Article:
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Design For The Internet of Things

Technology continues to march on, and the world continues to become more connected. The next great wave of technology is expected to be the “Internet of Things.” What is the Internet of Things, you ask? Basically, it refers to anything connected to the Internet – a list that grows longer by the day. Soon, our appliances, cars, furniture and– who knows – maybe even our pets will join the endless potential of the Internet of Things. The best contemporary example of this phenomenon is wearables, like the Apple Watch. Wearables are a logical next step in technology. After all, why pull a phone out of your pocket to check your email when you can just look at your wrist! More than email though, wearables have the potential to house multiple applications. A restaurant, for instance, could alert guests that their table is ready, or their takeout order is prepared. A washing machine could be started remotely, or a lawnmower could automatically perform its duties with a tap on one’s wrist. Already, wearables like the Fitbit track your activity and monitor your sleep. Undoubtedly, the uses of wearables will continue to evolve.

Wearables pose a new challenge for web designers. While responsive web design will optimize websites for wearables like the Apple watch, designers must make additional considerations when creating designs and user experience for the “small screen,” including:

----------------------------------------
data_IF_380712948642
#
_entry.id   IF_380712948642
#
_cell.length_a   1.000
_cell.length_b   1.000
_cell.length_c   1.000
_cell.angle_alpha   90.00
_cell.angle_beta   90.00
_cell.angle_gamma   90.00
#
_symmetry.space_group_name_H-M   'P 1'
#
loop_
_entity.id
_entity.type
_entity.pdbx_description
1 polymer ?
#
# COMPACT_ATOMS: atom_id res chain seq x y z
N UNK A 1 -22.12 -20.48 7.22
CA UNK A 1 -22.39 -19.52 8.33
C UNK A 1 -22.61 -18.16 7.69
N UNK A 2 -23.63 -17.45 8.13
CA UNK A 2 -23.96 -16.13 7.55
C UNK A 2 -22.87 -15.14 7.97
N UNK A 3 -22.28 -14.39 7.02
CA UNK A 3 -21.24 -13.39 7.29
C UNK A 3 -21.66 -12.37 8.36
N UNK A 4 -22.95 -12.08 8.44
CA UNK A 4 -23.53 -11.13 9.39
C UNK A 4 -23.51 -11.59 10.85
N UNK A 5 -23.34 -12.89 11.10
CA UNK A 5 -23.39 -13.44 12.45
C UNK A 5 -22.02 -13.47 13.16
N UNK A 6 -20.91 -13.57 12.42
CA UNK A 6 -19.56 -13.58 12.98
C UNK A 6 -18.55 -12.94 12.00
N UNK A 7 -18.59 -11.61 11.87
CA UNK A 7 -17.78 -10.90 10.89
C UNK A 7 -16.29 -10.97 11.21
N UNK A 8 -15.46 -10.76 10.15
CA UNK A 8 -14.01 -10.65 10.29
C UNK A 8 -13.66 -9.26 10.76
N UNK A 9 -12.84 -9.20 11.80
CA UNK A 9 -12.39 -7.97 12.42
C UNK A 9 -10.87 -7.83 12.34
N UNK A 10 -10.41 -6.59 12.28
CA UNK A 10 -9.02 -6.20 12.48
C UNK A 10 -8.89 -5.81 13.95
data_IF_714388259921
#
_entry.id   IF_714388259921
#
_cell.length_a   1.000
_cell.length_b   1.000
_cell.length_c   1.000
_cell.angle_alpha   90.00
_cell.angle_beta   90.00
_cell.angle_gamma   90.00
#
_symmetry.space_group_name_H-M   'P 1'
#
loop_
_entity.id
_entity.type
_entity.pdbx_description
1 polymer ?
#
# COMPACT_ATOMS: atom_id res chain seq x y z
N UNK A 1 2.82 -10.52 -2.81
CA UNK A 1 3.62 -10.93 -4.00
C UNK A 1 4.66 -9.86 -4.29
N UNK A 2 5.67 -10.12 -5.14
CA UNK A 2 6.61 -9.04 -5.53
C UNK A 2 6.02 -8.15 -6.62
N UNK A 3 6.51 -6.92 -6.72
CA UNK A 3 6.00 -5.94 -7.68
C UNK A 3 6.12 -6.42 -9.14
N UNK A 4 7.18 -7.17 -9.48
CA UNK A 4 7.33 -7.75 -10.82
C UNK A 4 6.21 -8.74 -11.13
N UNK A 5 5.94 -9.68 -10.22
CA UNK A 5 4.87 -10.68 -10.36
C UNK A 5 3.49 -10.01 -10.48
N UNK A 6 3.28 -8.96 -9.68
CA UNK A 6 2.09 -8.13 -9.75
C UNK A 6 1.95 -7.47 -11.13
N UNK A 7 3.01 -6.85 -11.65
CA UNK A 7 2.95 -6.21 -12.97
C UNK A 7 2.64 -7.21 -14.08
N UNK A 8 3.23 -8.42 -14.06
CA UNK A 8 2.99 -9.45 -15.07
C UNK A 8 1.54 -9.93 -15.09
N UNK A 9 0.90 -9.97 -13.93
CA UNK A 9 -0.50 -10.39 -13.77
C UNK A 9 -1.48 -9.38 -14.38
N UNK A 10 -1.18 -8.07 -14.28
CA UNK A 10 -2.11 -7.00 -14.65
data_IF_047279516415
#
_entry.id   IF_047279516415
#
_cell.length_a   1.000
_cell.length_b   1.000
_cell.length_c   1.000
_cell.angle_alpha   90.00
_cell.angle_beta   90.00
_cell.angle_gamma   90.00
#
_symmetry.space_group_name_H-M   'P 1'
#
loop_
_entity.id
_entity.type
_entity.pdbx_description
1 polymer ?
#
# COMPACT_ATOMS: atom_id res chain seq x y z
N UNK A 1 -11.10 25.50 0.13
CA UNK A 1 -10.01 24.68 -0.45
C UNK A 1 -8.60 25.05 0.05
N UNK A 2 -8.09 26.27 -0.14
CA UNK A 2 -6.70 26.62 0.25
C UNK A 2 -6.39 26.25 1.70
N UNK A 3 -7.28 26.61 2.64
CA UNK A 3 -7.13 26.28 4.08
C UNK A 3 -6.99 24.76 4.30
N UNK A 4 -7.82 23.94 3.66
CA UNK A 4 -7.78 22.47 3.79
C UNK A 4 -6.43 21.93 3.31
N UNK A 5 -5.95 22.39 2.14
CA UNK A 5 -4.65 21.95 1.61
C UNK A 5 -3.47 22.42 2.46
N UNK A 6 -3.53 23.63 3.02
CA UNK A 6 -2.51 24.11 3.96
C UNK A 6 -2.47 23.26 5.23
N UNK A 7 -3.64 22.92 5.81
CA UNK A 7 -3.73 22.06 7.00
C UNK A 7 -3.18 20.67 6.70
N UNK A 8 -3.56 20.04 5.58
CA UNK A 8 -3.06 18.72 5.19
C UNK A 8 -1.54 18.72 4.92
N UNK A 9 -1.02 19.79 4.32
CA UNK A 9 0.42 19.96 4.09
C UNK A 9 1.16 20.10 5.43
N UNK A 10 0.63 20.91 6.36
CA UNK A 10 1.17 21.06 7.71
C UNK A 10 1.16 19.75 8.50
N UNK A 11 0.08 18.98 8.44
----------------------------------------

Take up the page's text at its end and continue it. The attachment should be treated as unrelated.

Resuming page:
Device Utilization

An important consideration for design is determining the utilization of the wearable platform. For instance, a business that delivers pizza may have a large portion of its customers interacting with them through the wearable device, whereas a B2B construction company might only require its phone number to be easily accessible through the device. Designers should set priorities based on the portion of expected use of each type of device.

Text-Heavy Simplicity

 Small screens – the Apple watch clocks in at about 1.5” – require very basic, simple and easy to use designs. Text is key, as even those with 20/20 eagle vision will have a difficult time reading text on such a tiny screen. The utilization of large text and readable fonts should be design priorities.

It’s All About U/X

When it comes to designing for wearables, user experience is by far the most important aspect. Creating a good user experience requires a deep understanding of both the intended functionality of the site/device and the preferences of its intended users. Users should be able to easily navigate and inherently understand how a design works. Optimally, there should be zero learning curve.

Have you considered utilizing wearables in your business? If you’d like to discuss, drop us a line!

Website Design in San Diego | Jacob Tyler

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